The directives have long been controversial with women's health advocates and civil libertarians, and the Colorado episode, they say, underscores why. The guidelines don't just restrict what doctors and nurses at Catholic providers may do; they can even limit what health professionals are allowed to say.
Mercy's policy "prevents physicians from fulfilling their ethical obligations" to patients and "interferes with patients' rights to make informed decisions regarding their medical care," the complaint said. The policy also violates patient safeguards under Medicare and Medicaid as well as a Colorado law protecting physicians' autonomy, the ACLU said.
Mark Silverstein, ACLU of Colorado's legal director, said that by barring doctors from informing patients about all possible treatment options, Mercy Regional poses "a potential threat to the health, safety and even the lives of its patients."
The potential risk to patients is especially grave in communities like Durango, where a Catholic hospital is the only one for miles around, added Sheila Reynertson of MergerWatch, a New York–based nonprofit that tracks Catholic hospital consolidations and their impact. She noted that so-called "sole provider" hospitals — there are 30 of them in mostly isolated parts of the country — receive additional federal funds to serve the needs of their communities, as well as Medicare, Medicaid and other tax breaks.
Reynertson said that gag policies like Mercy's are "absolutely" common — and are becoming more so as Catholic health-care systems gobble up other providers in a merger boom touched off by health-care reform. "What's unusual about this case is that you have it in writing," Reynertson said. "Usually, the policies are not so clear cut."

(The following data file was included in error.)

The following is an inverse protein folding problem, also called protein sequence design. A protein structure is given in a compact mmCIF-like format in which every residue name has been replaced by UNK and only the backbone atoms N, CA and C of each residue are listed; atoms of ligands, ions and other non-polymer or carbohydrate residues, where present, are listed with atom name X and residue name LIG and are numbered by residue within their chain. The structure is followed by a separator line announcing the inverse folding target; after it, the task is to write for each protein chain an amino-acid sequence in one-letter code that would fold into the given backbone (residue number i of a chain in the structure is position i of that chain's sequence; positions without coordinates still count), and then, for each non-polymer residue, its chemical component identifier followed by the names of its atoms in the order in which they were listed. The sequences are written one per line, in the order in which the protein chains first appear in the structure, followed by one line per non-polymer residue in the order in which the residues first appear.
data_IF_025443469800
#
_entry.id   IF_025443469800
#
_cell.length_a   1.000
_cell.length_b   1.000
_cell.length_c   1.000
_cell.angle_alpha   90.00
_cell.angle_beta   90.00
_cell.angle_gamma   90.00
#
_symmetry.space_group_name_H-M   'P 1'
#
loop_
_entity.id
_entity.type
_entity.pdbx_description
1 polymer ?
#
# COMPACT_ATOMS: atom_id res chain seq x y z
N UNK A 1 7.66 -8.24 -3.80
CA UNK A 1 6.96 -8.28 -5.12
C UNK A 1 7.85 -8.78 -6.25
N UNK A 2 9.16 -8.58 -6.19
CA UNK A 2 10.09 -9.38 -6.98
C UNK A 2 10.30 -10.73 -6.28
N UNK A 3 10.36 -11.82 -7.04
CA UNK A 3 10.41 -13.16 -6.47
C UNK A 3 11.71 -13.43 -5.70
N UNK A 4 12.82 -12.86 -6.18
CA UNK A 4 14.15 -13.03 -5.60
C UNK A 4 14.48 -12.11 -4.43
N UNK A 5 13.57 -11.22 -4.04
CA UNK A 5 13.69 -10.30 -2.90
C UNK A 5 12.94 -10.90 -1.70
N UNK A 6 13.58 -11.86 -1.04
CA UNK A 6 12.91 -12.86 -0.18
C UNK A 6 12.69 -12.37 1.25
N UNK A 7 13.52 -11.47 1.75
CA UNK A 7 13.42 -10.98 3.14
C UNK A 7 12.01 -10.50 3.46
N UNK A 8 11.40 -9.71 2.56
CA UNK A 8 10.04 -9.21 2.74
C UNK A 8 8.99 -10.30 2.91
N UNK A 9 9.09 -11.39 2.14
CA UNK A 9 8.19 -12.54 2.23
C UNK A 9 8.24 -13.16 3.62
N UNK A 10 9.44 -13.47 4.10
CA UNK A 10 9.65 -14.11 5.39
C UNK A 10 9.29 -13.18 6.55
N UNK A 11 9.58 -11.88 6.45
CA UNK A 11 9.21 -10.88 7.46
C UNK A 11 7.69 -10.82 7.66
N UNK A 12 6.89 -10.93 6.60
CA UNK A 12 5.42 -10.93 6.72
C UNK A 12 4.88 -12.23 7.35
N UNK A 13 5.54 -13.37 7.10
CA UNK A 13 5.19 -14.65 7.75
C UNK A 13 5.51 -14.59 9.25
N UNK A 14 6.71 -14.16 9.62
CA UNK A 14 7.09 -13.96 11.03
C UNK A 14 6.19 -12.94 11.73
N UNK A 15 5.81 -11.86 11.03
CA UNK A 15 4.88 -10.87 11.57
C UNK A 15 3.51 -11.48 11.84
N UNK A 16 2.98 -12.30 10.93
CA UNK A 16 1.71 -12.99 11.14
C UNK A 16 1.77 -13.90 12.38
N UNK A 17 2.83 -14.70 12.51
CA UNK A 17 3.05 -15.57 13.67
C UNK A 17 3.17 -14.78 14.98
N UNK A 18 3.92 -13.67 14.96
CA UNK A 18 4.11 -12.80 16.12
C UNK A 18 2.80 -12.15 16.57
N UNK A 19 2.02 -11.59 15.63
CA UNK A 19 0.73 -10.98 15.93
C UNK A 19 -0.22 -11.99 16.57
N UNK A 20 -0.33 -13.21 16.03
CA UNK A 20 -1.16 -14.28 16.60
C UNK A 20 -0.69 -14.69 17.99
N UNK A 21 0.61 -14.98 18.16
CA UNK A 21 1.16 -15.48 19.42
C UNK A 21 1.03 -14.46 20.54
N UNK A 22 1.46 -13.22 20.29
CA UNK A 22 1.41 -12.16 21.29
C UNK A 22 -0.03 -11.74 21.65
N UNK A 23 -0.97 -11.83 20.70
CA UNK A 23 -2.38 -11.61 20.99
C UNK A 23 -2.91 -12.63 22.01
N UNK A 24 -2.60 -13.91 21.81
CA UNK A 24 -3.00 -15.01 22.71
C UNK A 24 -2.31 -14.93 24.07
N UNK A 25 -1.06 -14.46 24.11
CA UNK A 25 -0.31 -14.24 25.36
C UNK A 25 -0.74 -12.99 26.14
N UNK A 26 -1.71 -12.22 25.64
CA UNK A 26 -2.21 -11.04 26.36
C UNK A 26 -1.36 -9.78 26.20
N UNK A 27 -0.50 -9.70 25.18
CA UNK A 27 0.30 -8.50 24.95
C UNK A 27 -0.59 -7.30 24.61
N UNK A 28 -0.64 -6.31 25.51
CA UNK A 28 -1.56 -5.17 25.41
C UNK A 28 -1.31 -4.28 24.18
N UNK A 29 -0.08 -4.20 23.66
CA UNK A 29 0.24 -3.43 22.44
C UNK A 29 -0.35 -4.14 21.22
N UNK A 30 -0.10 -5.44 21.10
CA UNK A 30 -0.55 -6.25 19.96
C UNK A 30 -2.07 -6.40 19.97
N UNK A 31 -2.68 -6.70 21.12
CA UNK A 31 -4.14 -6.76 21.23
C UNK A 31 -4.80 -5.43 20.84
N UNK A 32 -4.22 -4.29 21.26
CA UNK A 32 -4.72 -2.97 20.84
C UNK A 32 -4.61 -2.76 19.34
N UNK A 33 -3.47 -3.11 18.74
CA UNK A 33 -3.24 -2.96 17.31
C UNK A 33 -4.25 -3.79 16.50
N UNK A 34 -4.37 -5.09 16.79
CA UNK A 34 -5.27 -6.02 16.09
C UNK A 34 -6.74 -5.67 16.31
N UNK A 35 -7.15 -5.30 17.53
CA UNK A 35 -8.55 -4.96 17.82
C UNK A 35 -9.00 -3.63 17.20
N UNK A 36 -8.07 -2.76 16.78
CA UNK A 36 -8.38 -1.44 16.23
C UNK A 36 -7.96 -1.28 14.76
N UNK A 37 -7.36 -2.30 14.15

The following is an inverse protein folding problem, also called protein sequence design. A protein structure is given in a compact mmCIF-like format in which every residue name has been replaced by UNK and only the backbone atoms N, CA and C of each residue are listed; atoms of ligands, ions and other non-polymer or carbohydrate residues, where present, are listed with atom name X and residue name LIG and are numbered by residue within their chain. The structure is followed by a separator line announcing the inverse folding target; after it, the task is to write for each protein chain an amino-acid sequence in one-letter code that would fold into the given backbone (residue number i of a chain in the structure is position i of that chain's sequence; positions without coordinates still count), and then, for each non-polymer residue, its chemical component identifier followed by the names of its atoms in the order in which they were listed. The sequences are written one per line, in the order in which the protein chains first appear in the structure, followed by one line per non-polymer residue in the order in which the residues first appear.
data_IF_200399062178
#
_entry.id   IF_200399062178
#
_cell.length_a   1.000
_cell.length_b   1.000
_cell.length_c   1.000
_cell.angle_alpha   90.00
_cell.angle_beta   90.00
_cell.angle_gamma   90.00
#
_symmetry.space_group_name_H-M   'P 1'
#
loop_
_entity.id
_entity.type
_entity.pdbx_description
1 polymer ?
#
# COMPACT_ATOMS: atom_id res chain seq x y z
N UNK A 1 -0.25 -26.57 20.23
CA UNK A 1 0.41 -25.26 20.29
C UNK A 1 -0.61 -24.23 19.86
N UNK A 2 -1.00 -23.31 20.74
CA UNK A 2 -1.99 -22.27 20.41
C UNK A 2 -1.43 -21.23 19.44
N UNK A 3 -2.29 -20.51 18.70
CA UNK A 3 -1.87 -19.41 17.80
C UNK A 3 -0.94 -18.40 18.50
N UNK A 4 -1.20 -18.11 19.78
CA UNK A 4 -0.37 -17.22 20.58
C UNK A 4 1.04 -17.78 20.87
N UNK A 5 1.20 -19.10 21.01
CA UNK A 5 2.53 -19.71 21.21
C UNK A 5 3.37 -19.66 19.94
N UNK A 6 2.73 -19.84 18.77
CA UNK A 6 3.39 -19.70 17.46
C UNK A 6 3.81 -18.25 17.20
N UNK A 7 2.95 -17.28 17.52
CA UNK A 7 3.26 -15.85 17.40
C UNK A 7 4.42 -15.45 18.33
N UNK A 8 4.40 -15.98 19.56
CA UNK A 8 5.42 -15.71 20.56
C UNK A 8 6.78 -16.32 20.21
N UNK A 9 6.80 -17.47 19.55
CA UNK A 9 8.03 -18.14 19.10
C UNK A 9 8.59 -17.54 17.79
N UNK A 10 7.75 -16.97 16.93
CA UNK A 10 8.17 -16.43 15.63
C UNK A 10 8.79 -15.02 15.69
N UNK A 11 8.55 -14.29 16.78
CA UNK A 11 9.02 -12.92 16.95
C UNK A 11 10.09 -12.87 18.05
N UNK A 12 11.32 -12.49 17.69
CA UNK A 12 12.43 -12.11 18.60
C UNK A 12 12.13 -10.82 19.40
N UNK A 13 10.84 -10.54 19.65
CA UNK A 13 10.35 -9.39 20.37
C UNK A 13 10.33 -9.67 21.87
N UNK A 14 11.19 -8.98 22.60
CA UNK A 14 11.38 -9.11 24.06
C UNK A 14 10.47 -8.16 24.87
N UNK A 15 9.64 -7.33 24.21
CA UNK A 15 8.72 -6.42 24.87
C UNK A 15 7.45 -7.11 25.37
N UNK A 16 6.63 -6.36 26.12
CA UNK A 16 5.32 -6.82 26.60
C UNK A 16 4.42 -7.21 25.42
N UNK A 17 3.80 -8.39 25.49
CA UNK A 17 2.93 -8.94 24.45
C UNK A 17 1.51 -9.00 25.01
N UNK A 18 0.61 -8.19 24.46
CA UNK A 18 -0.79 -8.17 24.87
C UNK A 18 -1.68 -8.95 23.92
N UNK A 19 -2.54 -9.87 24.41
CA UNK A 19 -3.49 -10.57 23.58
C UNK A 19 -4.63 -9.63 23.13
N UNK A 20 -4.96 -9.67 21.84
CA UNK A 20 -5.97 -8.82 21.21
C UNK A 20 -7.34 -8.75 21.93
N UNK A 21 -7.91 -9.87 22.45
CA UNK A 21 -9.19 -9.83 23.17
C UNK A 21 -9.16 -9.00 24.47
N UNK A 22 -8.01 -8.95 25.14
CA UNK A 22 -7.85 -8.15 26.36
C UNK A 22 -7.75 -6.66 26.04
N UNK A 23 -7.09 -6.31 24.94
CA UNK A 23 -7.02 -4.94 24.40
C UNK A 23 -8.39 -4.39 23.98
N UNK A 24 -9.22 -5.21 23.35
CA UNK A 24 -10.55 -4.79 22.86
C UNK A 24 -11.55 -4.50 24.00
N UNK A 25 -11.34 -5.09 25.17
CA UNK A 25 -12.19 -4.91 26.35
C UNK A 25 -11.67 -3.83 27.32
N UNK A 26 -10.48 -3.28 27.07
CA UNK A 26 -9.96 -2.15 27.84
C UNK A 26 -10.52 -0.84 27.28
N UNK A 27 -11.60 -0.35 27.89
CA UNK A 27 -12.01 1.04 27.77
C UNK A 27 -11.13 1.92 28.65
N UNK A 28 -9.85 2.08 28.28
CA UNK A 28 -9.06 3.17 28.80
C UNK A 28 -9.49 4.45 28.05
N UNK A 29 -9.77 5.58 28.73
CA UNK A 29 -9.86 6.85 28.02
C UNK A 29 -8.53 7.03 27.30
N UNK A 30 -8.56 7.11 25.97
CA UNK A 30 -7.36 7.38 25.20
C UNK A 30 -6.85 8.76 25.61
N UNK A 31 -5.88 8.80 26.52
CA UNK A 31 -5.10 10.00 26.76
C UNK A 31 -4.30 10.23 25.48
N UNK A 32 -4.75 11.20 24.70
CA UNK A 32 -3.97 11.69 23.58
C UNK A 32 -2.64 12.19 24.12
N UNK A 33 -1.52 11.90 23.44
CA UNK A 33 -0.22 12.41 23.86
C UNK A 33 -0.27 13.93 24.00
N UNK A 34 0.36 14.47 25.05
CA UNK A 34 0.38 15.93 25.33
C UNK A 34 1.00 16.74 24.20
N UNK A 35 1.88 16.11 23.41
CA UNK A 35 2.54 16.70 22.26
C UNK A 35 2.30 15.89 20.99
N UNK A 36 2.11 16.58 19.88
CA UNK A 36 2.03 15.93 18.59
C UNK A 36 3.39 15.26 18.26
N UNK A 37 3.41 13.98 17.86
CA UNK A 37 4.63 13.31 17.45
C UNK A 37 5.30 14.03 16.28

But vague gag rules may be just as problematic, Reynertson added, especially at secular hospitals that find themselves under Catholic control. "People tend to overreact to keep their jobs. This is what we've heard many times — the nurse in the emergency room who is suddenly very nervous about that pregnancy emergency because there's a heart beat. Doctors become nervous, hospital administrators become nervous. It's a chilling effect."
Also unusual is that Demos is a heart specialist, suggesting that the gag rules can have a broader reach than many people realize. "Usually you would expect to see this kind of thing happening to an OB/GYN" — the doctors who have historically been most likely to come into conflict with the ERDs, Silverstein said.
Demos did not immediately return a call from ProPublica. But he was quoted by the Associated Press in a story this week.
"I think that ... physicians should be allowed to practice medicine unencumbered by religious beliefs," Demos told the AP.
In his statement, spokesman David Bruzzese acknowledged that, as a faith-based hospital, Mercy is committed to carrying out its mission and ministry "in a manner that is consistent with our religious and ethical directives."
But, he added, patients and physicians "are free to use all information in the medical literature to make appropriate medical decisions."
The ACLU, meanwhile, urged state health department officials to intervene to stop Mercy Regional from enforcing its gag policy and from "inappropriately interfering with its physicians' practice of medicine." It has requested a response from the state by the end of the month.